„Chitty Chitty Bang Bang“ is based on a novel by Ian Fleming which tells the story of the Pott family and their flying car by means of which they rescue a French candy maker from being held as hostage with his family by a bunch of gangsters. However, when adapting the novel for the screen Roald Dahl and director Ken Hughes came up with a completely different story as you will see. The strange country of „Vulgaria“ as well as the character of „Truly Scrumptious“ (played by Sally Ann Howes) were invented by Roald Dahl, who had provided the screenplay for the James Bond movie „You Only Live Twice“ the year before, the first Bond film to deviate severely from the original Fleming book.

With a running time of approx. two hours and 20 minutes, it's one of the longest children's film in history, certainly for its time. It wouldn't be until the next millennium, with the Harry Potter films, that films for children of such length would be made again. And it was the first non-Walt Disney film to feature songs by the Sherman brothers. In addition to their music score been nominated for a Golden Globe their song „Chitty Chitty Bang Bang“ was nominated both for an Academy Award and a Golden Globe but lost it both times to Michel Legrand’s „The Windmills of your mind“ from „The Thomas Crown Affair“. The Golden Globe for Original Score went to Alex North’s „The Shoes of the Fisherman“.

Dick Van Dyke was cast as Caractacus Potts after he turned down the role of Fagin from another 1968 musical „Oliver!“ (which ended up going to Ron Moody). Originally Van Dyke turned the part down but was repeatedly offered the part with more money added in each offer. When the offer reached seven figures plus a percentage of the profits, he accepted the role. In an interview during filming in October 1967 Dick Van Dyke revealed he only accepted the role of Caracatus Potts on the condition that he would not have to attempt an English accent. This was after Van Dyke's attempt at a Cockney accent in „Mary Poppins“ (1964) had been widely mocked by critics.
 
 
Jes Conrad talking about "The Golden Head". Picture by Ulrich Rostek

Heather Ripley, who plays Jemima in the movie, recalled that she did not realize until much later that Dick Van Dyke was an alcoholic when the film was made. In addition he was smoking up to 40 cigarettes a day and found the dance numbers very demanding. Being not a professional dancer at all Van Dyke was instructed by choreographers Dee Dee Wood and Marc Breaux, who stripped down the choreography to cope with Van Dyke’s abilities. According to Van Dyke the toughest dance scene to do was the „Old Bamboo“ number. It took 23 takes for the finale of this dance, where the dancers had to jump over their bamboo sticks. And if you watch very closely you will see that Dick Van Dyke did just make it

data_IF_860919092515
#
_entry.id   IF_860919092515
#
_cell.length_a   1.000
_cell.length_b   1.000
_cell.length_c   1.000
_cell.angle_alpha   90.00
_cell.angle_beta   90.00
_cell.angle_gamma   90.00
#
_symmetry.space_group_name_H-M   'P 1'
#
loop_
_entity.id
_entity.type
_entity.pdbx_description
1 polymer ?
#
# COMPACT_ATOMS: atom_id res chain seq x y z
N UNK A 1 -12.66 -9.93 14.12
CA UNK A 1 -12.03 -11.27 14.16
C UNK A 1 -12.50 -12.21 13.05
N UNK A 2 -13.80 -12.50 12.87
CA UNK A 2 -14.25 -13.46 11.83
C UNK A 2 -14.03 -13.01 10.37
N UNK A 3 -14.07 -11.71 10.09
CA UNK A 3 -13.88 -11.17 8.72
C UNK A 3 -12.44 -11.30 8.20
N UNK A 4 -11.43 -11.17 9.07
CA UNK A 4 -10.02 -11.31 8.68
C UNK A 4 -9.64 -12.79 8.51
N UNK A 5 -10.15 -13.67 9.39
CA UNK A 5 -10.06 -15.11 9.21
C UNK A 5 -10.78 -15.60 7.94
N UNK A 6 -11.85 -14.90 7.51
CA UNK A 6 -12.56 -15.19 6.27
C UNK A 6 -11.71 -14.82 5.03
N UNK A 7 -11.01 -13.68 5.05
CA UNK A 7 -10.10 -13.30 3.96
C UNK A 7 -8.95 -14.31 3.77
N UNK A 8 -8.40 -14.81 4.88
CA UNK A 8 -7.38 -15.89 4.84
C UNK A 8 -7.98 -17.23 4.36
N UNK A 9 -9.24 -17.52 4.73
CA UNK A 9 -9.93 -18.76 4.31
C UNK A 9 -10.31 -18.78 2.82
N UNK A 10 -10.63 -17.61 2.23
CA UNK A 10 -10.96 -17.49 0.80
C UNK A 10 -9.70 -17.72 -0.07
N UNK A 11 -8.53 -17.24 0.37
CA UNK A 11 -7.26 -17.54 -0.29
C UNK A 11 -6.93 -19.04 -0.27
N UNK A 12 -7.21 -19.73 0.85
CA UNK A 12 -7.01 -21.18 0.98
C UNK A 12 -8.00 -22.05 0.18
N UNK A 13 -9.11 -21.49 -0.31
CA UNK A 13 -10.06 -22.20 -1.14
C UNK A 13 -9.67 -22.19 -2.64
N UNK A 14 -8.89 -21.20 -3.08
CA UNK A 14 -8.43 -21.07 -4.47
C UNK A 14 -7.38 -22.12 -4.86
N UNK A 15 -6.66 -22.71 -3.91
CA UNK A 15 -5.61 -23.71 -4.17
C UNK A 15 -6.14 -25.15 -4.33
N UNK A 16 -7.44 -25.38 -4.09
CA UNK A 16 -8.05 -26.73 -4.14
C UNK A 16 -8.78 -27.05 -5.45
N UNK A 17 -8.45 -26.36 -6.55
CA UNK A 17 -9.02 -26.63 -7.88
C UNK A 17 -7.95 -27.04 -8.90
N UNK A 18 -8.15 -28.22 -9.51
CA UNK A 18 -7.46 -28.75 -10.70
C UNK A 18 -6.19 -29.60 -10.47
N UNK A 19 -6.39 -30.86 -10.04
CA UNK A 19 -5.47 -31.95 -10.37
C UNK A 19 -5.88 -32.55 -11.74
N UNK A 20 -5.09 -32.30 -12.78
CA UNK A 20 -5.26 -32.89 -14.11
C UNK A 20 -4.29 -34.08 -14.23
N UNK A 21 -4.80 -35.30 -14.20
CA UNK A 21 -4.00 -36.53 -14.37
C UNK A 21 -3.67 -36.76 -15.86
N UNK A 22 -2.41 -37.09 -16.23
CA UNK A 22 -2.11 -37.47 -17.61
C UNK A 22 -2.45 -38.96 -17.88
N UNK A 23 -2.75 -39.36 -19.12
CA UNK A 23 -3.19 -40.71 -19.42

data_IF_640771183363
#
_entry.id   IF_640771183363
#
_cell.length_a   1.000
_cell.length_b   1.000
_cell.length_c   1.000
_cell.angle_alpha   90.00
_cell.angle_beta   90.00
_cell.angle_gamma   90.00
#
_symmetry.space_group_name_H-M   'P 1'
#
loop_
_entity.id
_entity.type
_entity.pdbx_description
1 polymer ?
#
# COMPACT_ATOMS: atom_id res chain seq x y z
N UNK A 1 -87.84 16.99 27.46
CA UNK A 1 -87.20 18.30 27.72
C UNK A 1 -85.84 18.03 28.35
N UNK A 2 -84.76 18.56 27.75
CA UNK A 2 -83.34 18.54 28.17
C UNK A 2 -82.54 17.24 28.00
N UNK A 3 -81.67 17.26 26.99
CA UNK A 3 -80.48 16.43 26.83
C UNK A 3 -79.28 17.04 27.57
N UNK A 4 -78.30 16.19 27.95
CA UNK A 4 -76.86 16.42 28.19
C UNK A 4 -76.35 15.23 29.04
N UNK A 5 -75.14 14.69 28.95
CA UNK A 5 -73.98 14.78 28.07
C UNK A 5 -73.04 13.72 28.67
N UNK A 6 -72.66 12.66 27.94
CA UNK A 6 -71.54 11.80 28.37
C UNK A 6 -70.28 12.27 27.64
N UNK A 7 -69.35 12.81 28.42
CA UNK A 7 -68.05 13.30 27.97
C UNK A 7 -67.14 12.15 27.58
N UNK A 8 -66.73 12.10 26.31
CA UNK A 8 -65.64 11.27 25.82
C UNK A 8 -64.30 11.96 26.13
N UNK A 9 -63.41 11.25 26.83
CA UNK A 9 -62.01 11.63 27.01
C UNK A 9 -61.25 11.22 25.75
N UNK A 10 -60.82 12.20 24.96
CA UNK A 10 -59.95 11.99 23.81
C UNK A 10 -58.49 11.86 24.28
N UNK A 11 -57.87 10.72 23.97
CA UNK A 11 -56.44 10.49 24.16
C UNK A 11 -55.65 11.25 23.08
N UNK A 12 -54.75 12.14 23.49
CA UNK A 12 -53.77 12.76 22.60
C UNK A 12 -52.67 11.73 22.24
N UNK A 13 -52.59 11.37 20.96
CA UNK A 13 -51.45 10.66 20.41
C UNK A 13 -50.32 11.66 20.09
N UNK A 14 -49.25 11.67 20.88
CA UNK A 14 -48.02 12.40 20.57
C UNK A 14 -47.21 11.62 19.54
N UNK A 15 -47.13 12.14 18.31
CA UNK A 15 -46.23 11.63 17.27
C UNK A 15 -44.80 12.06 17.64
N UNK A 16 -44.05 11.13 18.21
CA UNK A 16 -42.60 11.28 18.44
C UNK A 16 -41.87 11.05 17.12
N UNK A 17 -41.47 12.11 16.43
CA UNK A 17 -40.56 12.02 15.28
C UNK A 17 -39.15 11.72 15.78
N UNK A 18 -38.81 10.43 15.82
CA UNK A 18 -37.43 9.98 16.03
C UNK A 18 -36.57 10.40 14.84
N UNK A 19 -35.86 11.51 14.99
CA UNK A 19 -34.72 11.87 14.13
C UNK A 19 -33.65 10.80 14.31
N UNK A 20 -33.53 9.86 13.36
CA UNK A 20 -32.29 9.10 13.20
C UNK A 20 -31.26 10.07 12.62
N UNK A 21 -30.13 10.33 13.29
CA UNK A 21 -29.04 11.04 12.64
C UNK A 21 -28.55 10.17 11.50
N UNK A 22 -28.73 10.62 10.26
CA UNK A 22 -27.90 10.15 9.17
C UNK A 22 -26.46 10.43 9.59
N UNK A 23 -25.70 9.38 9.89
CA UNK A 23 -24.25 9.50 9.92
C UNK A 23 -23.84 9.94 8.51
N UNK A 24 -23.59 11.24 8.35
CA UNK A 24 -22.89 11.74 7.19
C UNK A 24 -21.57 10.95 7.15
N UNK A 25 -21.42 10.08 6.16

In his 2011 autobiography "Dick Van Dyke: My Lucky Life In and Out Of Show Business", Dick Van Dyke revealed that he did not get along with producer Albert R. Broccoli or director Ken Hughes during filming. According to Dick Van Dyke, director Ken Hughes hated children and Van Dyke would often have to tell him to stop cursing in front of the child actors. It was widely noted that whilst Ken Hughes was a very good 'action' director he was not good at directing actors and especially the children. Consequently it fell to Van Dyke and Sally Ann Howes to entertain the children and guide them through their performances.

The part of Truly Scrumptious had originally been offered to Julie Andrews, to reunite her with Van Dyke after their success in „Mary Poppins“. Andrews rejected the role specifically because she considered that the part was too close to the Poppins mould. Instead, Sally Ann Howes was given the role. She had replaced Julie Andrews in the Broadway company of "My Fair Lady" when Andrews went to London in the musical.

The Caractacus Potts inventions in the film were created by Rowland Emett; by 1976, Time magazine, describing Emett's work, said no term other than "Fantasticator...could remotely convey the diverse genius of the perky, pink-cheeked Englishman whose pixilations, in cartoon, watercolor and clanking 3-D reality, range from the celebrated Far Tottering and Oyster Creek Railway to the demented thingamabobs that made the 1968 movie „Chitty Chitty Bang Bang“ a minuscule classic.
 
 
WSW veterans Francois Carrin and Bill Lawrence. Picture by Ulrich Rostek

Seven different and very detailed „Chitties“ were built by production designer Ken Adam: a worn-out one, a restored one, one for the flying scenes, one for the water scenes and three partial models for various other scenes. At a 1973 auction in Florida, one of the Chitty-Chitty Bang-Bang cars sold for $37,000, equal to more than $190,000 today. The original "hero" car, in a condition described as fully functional and road-going, was offered at auction in 2011 by a California-based auction house. The car sold for $805,000, less than the $1–2 million it was expected to reach. It was purchased by New Zealand film director Sir Peter Jackson. He could be seen near the WETA Workshop in New Zealand driving cast members of „The Hobbit“ films around in the car while playing the main theme song through a sound system. Who knows, maybe we are getting a new movie, maybe „Chitty Chitty Bang Bang flies to Middle Earth“?